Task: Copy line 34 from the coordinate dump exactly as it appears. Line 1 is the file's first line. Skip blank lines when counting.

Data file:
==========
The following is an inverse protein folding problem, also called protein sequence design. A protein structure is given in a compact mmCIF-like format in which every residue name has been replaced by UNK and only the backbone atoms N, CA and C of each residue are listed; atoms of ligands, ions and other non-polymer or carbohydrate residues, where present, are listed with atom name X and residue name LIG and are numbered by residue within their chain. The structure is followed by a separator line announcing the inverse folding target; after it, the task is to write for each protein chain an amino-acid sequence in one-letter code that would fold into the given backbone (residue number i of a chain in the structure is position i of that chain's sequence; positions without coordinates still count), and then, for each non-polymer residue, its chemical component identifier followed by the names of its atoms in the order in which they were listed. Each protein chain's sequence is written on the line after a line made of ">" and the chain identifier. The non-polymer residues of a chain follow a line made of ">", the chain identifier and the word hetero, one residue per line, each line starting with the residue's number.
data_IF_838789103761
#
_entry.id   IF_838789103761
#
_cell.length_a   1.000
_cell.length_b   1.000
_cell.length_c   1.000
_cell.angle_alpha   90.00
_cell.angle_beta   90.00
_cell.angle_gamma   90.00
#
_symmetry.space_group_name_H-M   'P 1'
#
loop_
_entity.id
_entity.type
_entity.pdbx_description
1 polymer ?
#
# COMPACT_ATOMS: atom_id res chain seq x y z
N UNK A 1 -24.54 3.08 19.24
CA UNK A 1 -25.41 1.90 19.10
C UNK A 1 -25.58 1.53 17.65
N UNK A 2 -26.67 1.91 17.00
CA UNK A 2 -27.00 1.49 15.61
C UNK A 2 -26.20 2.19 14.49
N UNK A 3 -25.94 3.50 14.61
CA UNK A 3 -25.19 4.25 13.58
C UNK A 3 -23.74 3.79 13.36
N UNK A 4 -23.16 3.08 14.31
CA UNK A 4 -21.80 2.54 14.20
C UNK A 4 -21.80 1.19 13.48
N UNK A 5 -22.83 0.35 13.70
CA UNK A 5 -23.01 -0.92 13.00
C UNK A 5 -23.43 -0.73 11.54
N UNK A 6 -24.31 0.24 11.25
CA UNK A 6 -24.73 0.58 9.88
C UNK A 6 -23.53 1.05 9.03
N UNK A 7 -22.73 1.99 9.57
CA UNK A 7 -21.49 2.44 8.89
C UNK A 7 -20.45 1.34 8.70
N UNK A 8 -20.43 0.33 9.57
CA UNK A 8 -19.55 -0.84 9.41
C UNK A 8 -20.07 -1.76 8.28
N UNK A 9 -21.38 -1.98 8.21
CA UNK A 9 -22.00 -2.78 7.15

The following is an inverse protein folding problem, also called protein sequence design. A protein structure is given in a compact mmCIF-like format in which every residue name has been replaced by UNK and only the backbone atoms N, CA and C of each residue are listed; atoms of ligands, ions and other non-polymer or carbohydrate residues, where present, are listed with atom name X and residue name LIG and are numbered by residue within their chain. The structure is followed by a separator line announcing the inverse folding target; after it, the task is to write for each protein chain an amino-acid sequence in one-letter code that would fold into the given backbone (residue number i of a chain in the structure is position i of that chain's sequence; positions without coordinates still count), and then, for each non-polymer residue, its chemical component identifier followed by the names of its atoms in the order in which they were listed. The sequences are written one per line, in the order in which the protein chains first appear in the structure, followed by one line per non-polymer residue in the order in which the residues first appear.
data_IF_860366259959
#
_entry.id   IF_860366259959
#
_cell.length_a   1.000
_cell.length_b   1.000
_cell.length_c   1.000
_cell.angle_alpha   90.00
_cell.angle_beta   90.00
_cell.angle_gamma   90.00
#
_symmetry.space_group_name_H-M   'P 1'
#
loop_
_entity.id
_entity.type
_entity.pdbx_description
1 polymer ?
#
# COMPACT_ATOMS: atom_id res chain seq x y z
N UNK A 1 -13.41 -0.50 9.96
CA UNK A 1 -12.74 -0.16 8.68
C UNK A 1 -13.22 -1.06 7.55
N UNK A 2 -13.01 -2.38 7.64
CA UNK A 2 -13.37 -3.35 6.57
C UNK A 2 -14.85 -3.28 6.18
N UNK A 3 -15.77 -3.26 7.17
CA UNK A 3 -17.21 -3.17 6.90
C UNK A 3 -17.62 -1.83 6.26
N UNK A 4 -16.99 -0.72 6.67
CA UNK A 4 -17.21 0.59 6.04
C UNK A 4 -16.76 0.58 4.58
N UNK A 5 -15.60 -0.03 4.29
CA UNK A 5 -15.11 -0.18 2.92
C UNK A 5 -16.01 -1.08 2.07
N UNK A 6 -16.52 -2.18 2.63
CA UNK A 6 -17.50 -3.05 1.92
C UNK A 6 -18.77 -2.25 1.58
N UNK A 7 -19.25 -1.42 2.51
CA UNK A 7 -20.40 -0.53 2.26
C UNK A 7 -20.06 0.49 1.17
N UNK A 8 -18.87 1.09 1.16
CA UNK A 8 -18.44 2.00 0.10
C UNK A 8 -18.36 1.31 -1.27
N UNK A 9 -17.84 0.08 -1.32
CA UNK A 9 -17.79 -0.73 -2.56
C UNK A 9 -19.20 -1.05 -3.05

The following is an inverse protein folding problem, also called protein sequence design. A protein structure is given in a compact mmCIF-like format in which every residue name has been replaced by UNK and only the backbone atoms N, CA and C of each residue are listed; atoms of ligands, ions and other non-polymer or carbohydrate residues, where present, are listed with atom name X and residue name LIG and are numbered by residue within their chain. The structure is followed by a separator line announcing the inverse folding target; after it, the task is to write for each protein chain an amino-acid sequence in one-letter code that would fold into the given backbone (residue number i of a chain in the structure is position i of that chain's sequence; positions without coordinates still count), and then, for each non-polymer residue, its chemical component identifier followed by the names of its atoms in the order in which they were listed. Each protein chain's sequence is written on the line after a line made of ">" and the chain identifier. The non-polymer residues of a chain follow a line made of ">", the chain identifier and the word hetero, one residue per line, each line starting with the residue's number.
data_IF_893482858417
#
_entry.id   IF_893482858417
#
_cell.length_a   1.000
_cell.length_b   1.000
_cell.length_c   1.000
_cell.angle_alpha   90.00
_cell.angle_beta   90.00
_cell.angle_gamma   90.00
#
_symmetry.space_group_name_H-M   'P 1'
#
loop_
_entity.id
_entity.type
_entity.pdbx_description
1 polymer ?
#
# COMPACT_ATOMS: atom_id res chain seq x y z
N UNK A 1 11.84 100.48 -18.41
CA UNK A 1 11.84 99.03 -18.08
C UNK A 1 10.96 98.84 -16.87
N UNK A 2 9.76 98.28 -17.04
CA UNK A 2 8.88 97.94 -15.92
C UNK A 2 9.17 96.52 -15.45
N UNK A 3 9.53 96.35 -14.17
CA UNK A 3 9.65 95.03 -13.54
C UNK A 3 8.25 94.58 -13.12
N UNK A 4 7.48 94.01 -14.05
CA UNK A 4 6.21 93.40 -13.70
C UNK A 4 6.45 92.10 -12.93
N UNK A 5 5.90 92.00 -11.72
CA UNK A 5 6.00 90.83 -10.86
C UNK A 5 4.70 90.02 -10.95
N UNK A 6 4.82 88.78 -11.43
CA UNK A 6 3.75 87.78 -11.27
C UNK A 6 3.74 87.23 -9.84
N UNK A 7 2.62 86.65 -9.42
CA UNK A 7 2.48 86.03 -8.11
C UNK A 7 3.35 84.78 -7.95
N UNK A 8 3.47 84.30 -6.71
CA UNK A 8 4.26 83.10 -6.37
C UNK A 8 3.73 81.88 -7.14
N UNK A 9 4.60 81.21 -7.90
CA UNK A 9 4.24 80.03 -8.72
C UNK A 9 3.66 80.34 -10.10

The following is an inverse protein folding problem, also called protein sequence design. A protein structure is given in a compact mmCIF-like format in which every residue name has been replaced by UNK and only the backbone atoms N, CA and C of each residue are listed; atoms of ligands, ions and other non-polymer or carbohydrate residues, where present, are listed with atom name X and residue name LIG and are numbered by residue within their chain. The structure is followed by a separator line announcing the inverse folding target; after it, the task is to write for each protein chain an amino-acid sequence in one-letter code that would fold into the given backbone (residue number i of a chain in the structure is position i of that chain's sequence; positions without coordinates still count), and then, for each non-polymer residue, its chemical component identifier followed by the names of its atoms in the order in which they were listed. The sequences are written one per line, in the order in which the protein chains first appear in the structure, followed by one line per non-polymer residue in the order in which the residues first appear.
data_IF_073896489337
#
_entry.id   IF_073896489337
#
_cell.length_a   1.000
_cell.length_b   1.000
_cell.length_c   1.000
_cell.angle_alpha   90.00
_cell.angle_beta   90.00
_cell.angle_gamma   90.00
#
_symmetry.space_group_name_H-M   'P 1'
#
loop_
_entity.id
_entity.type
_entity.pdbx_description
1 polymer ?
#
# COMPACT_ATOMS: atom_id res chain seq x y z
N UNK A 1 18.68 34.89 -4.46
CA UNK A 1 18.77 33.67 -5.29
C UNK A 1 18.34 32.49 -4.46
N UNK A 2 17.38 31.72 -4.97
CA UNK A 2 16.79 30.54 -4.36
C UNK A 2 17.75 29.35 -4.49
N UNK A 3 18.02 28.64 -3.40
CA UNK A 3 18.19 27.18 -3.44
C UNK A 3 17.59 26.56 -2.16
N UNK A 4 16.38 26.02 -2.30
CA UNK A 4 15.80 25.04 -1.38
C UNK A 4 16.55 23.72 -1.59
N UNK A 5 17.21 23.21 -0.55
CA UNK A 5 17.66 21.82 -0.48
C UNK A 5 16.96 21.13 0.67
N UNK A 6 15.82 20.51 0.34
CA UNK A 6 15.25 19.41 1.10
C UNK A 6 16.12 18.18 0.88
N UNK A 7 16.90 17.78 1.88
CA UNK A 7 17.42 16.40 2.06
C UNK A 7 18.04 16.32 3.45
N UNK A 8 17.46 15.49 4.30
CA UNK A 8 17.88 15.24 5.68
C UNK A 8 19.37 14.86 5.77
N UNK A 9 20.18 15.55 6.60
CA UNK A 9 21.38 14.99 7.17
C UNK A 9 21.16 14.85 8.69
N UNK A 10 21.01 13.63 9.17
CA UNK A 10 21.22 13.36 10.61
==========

N UNK A 5 -22.83 0.35 13.70